3. Moisturizers

Moisturizers are humectants (that is, any ingredient that promotes water retention). The main function of humectants is to reduce the loss of transepidermal water and keep the skin in a hydrated state.

Generally, it has one or more functions such as water retention, replenishment, and water storage. Speaking of skin moisturizing; this is the most basic effect of skincare products. The surface of the skin has natural moisturizing factors (NMF) such as lactic acid, sodium PCA, urea, and other natural moisturizing factors. So, moisturizers act as supplements.  According to the different types of raw materials, moisturizers can be divided into basic moisturizers and active moisturizers.

  • Basic moisturizers: These can include polyols (xylitol, erythritol, sorbitol, mannitol, 1-3 propylene glycol, 1-3 butanediol, etc.), betaine, glycerin and polyglycerin, hydroxyethyl urea, urea, and vegetable oils.
  • Active moisturizer: These are sodium hyaluronate, amino acids, polysaccharides (trehalose, mannose, rhamnose, β-glucan), natural moisturizing factors (NMFs like lactic acid, PCA sodium), panthenol, and plant extracts, such as aloe vera extract, etc.

4. Whiteners

Whiteners protect the skin from ultraviolet rays. They are mainly found in some sunscreens. They protect melanocytes (skin cells responsible for melanin pigment production) from producing inflammatory factors due to ultraviolet radiation.

Whiteners also inhibit the activation of tyrosine and melanocytes like arbutin, kojic acid, 377, tranexamic acid, and undecylenoyl phenylalanine. They hinder the oxidation process of melanin.  Examples of the ingredients are vitamin C and its derivatives, glutathione, astaxanthin, and plant extracts containing polyphenols.

Whiteners are also responsible for blocking the transport of melanin produced to epidermal keratinocytes: nicotinamide.

It also accelerates the shedding of melanin from keratinocytes. Examples of these whiteners include fruit acids, salicylic acid, and its derivatives (such as potassium methoxysalicylate, 4MSK for short), vitamin A, hydroxyethyl piperazine ethane sulfonic acid.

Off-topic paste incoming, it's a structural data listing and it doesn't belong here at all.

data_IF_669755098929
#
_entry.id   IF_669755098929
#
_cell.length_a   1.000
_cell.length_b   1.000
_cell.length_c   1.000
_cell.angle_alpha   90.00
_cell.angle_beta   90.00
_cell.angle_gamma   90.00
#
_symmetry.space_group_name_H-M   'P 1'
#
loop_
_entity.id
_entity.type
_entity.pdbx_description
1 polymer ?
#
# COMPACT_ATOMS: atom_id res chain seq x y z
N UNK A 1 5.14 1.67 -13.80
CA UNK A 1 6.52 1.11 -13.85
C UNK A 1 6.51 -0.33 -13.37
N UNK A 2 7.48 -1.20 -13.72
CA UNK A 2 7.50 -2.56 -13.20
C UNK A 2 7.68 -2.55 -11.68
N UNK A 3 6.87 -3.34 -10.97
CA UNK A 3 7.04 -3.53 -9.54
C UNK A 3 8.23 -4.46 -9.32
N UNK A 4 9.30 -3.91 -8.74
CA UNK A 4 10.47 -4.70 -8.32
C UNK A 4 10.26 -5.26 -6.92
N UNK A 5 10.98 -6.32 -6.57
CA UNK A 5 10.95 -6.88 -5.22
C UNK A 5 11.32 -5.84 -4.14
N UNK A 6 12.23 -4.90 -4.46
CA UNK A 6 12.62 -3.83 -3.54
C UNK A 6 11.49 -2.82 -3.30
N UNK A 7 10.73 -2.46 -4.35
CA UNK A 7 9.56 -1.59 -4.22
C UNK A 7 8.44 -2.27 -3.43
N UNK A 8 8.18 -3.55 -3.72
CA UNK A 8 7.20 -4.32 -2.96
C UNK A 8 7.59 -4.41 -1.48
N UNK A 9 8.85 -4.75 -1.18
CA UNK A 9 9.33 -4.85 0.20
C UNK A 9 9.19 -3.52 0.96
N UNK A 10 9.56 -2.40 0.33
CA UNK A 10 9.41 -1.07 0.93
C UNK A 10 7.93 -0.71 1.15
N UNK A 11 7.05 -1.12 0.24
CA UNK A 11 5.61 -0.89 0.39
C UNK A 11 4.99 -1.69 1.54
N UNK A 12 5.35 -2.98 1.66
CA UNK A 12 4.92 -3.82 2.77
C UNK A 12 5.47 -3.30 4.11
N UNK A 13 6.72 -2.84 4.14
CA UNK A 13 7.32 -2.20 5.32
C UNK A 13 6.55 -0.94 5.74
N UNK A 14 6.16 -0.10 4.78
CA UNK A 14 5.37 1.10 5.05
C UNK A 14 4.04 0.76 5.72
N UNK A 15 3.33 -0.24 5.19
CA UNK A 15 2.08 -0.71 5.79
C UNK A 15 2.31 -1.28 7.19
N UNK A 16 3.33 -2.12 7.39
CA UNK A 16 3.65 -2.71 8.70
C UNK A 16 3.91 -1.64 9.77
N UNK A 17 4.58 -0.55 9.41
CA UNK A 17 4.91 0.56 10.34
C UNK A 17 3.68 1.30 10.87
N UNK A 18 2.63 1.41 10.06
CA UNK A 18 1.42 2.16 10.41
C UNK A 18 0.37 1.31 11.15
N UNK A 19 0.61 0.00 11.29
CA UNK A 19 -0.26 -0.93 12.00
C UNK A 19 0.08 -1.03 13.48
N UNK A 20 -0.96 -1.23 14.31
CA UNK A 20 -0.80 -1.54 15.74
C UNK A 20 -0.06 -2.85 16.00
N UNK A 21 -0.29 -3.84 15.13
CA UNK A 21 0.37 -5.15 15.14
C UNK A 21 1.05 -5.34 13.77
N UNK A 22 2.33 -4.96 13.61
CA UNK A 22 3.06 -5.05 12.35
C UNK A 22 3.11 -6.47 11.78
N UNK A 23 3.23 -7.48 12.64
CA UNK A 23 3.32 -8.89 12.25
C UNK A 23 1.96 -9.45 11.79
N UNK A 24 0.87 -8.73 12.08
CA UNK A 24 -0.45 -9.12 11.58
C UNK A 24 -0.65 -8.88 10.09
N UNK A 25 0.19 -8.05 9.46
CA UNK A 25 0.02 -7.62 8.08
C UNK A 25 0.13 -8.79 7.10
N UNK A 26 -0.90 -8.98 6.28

5. Anti-Aging Actives

The anti-aging active ingredients are roughly divided into two categories.

Some promote collagen synthesis: These are small molecule hyaluronic acid, vitamin A alcohol, small molecule active peptide, fruit acid, boson, functional plant extracts (such as Centella Asiatica)

Secondly, there are some which resist photo-aging, free radicals, saccharification, etc, preventing aging. Some of these include Vitamin C, lysate of yeast fermentation product, carnosine, etc.

6. Sensitive Skin Repair Active Substances

Sensitive skin-repairing ingredients mainly repair the sebum membrane and intercellular lipids in the outer layer of the epidermis. They alleviate some inflammatory reactions in the skin. According to the source of raw materials, they can be divided into synthetic and plant extracts.

  • Synthetic: These include squalane, ceramide, panthenol, allantoin, dipotassium glycyrrhizinate, bisabolol, etc.
  • Plants: These include purslane extract, Calendula extract, Chamomile extract, and Centella Asiatica extract.

7. Anti-Acne

Ingredients for anti-acne helps include:

  • Exfoliating acids like: salicylic acid, azelaic acid, fruit acid, mandelic acid, etc.
  • Oil control ingredients like: zinc PCA, niacinamide, perlite, and other minerals
  • Ingredients for adjusting the balance of Propionibacterium acnes: Lactobacillus and its fermentation lysates and other probiotics
  • Ingredients with relieving inflammatory factors: Portulaca oleracea extract, white willow bark extract, silane diol salicylate, etc.